We are just days (DAYS!) away from paying Sosie’s last preschool tuition bill when the following words tumble out of her mouth: “Look at all of these things you can BUY for my American Girl.”
Before I knew Rhys as Rhys.
Wait, before I knew Rhys as a spec of an idea on top of an inkling.
I bought an ABC print from http://www.justeleanor.com/ for his room.
We look at it together a lot when it’s time to go to bed and I’m singing Nina Simone.
We like the J jellyfish and the N narwhal the best.
They get the most airtime.
The X X-ray doesn’t usually make the top 20.
But today showed up with snips, snails, puppydog tails, and x-rays for my brusier boy.
Who can’t even walk yet.
Business and pleasure collide for five days while B and I are in Austin for SxSW Interactive. I can focus on two tags (wife and consultant) rather than three, while Sosie gets super crazy carnival time with her grandparents and aunt & uncle. We’re talking TWO pairs of new shoes super crazy carnival time. With SPARKLES.
This year’s SxSWi was filled with ups and downs. Up: Great foundation for the future with content strategy really taking center stage and shoring up immediacy in the industry. Down: B sick with some freaky stomach bug that made eating and having fun a complete chore for him. Down: So much work hanging over my head it made focusing on the here and now of the conference nearly impossible. Up: Meeting, by complete chance, my blogging hero—the woman I read back in 1998 that made me decide to start whirlygirl and dig up all this mess.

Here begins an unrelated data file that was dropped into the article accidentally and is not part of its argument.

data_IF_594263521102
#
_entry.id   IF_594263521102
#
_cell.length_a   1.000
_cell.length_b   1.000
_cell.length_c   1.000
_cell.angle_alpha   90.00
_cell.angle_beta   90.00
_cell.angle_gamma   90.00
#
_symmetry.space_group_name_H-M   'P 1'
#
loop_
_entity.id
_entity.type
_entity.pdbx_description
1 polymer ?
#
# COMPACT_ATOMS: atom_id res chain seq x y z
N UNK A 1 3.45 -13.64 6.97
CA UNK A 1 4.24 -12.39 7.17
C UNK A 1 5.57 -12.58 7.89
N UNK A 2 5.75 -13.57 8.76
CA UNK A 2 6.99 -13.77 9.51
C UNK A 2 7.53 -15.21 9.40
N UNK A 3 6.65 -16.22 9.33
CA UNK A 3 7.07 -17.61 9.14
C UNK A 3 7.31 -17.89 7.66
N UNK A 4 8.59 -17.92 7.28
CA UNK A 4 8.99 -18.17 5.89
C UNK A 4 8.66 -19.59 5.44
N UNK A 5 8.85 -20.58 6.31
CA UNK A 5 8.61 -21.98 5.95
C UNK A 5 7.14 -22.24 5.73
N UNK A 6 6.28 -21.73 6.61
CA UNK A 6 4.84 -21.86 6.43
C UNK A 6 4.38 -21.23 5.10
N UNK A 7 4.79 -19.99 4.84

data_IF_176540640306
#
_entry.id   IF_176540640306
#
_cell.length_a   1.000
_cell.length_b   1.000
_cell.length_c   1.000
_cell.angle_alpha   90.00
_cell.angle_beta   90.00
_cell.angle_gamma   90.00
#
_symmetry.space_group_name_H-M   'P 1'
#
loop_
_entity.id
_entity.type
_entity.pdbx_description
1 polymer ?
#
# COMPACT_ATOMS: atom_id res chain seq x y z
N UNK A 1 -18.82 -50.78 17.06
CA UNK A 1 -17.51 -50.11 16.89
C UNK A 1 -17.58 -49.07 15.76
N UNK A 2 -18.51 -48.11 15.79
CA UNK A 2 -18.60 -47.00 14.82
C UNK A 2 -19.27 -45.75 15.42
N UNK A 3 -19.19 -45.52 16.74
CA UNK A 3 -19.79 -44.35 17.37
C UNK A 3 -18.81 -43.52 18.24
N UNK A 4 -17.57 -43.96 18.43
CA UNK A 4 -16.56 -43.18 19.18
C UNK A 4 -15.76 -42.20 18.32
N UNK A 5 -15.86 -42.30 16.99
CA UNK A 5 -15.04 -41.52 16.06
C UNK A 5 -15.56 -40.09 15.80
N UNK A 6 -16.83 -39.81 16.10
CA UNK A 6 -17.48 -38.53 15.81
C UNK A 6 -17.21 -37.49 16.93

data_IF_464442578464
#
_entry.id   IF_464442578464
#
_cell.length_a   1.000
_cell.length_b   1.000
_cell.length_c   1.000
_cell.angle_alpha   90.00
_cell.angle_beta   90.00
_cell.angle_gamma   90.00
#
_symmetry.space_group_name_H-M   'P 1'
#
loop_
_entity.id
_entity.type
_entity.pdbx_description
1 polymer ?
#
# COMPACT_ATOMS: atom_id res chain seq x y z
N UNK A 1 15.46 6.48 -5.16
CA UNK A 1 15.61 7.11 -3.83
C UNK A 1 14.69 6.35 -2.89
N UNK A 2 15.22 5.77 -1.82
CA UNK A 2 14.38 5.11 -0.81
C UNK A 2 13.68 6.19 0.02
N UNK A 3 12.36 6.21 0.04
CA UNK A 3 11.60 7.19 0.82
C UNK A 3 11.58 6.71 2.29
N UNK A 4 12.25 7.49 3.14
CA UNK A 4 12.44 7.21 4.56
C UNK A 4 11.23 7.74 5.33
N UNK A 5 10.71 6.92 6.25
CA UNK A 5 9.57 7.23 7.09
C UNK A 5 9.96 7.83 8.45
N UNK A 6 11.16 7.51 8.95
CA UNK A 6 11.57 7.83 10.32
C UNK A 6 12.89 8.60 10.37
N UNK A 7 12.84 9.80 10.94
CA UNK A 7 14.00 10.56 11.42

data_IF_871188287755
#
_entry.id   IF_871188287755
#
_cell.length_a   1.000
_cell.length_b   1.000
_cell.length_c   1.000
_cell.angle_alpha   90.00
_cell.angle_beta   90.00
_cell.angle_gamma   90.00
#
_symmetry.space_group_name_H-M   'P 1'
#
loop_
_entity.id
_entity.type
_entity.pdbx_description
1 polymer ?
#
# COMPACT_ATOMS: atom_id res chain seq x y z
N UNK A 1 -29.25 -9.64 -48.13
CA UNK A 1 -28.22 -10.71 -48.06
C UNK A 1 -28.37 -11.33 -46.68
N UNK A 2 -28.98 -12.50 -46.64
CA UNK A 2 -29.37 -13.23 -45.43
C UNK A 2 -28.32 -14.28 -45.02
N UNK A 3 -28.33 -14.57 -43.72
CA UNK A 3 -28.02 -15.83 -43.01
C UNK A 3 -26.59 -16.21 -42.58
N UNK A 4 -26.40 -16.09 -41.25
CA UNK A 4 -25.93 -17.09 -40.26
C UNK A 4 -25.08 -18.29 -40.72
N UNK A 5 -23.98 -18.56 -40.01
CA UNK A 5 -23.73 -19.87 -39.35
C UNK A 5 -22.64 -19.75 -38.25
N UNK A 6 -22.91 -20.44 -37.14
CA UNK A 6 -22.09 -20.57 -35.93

Two early girly blogs in the late nineties, two different life paths with hairpin curvy roads, two currently dusty blogs reaching out for relevancy, and a lot of Spinanes songs in-between. SxSWi always makes me nostalgic for those dimly lit, late night posts, authored over a glass of wine. But now, when I stay up late trying to recreate the moment, I just find I’d so much rather be in bed snuggled next to B, listening to my Munchkin snore from across the room. That’s relevant.
Sosie got out of bed twice tonight and asked for three encores of “The Way You Look Tonight.” I’d rather sit in the dark, rubbing her back, singing thirty thousand encores than manipulate more endless streams of pointless charts and graphs.
But guess which one I’m doing right now?
Nothing like pulling the mom-midnight-oil to make four dozen sugar cookies and address 24 Tinkerbell valentines for Sosie’s school party, only to have her wake us all up at 4am with the lovely sound of vomiting. Adventures in futility.
Favorite Part: Because I let Sosie sample some (or maybe a lot) of the extra frosting, everything that came back up was florescent pink. Fabulous!
I used to slip out in the middle of the night to catch the 5:30am flight to the client-of-the-moment. Or I’d drop Sosie off at school and after an extra long hug and big kiss, I’d take off and leave it to Daddy to both pick up and pick up the pieces in my absence.
But I always thought she knew. Even at six months when I started to pick up travel again after her birth, she had a sixth sense for my vanishing act. Those early pre-flight mornings were the only mornings she woke up for a midnight snack. It’s like she could smell the suitcase, the lunch and dinner prep, the incessant note writing and just wanted one more cuddle before I shipped off.
Now it’s a different ballgame. Sure, I still pack the lunches and ready the dinners. But I no longer hide the suitcase. And before I go, I can actually tell Sosie that I have to go to work tonight, but I’ll be home tomorrow. And then she launches the first of her many prickly arrows, landing deep, deep, deep in my heart: “But I don’t want you to go.”